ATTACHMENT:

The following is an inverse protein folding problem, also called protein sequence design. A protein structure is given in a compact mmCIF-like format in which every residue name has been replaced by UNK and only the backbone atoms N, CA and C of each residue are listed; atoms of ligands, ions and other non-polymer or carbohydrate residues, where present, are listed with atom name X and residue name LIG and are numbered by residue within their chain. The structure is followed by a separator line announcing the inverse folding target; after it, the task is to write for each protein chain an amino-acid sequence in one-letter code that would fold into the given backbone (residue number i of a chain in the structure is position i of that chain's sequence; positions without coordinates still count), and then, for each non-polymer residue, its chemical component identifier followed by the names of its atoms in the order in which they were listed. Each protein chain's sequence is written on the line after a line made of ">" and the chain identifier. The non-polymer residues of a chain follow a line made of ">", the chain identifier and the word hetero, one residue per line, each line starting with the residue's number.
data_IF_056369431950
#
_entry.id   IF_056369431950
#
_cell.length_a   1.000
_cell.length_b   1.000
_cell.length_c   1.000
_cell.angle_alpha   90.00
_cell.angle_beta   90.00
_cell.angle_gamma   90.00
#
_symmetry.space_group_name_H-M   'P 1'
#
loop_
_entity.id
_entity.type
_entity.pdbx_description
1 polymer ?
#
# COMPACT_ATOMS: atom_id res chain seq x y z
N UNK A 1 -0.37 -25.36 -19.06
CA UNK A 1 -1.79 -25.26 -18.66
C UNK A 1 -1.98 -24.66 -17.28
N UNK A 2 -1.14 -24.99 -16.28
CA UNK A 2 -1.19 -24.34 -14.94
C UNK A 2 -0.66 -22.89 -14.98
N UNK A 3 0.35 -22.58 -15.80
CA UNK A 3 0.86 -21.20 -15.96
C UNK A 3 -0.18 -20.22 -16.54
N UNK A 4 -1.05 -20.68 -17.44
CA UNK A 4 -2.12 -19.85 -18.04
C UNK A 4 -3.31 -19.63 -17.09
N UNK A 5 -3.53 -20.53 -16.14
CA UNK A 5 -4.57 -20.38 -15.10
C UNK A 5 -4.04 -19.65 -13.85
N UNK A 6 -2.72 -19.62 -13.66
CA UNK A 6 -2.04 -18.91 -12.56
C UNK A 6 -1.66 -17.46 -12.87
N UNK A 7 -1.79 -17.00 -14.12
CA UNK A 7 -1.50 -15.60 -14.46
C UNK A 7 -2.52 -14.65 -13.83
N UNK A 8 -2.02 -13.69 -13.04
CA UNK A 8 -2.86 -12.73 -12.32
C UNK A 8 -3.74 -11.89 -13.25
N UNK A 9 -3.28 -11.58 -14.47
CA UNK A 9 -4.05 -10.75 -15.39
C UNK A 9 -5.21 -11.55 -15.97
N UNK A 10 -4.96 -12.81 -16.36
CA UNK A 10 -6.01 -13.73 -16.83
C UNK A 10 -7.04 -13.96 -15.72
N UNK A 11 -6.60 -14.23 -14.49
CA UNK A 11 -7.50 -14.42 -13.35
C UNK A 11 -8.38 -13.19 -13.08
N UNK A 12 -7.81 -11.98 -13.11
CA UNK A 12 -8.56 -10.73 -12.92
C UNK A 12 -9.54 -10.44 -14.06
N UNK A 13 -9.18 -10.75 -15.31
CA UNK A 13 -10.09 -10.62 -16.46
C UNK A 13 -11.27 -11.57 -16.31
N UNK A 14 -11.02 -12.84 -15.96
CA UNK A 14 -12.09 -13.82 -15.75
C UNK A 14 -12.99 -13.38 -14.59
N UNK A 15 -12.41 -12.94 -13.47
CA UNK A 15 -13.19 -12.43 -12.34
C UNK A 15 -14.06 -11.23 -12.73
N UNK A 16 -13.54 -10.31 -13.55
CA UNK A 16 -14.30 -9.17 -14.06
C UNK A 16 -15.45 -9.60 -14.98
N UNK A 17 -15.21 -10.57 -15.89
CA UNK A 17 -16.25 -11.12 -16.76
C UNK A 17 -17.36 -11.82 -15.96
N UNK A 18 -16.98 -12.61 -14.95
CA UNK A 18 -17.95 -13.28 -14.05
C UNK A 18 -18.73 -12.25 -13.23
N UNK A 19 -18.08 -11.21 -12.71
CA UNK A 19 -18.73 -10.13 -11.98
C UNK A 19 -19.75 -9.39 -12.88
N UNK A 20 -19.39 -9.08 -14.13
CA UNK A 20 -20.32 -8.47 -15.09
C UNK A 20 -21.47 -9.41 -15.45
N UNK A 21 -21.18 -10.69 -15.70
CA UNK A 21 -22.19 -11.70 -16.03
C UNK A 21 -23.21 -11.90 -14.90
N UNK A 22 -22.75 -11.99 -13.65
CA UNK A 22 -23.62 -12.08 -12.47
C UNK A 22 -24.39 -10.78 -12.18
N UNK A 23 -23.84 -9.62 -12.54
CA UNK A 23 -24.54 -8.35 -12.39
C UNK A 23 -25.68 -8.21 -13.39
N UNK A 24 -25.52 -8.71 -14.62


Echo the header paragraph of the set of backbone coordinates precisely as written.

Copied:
The following is an inverse protein folding problem, also called protein sequence design. A protein structure is given in a compact mmCIF-like format in which every residue name has been replaced by UNK and only the backbone atoms N, CA and C of each residue are listed; atoms of ligands, ions and other non-polymer or carbohydrate residues, where present, are listed with atom name X and residue name LIG and are numbered by residue within their chain. The structure is followed by a separator line announcing the inverse folding target; after it, the task is to write for each protein chain an amino-acid sequence in one-letter code that would fold into the given backbone (residue number i of a chain in the structure is position i of that chain's sequence; positions without coordinates still count), and then, for each non-polymer residue, its chemical component identifier followed by the names of its atoms in the order in which they were listed. Each protein chain's sequence is written on the line after a line made of ">" and the chain identifier. The non-polymer residues of a chain follow a line made of ">", the chain identifier and the word hetero, one residue per line, each line starting with the residue's number.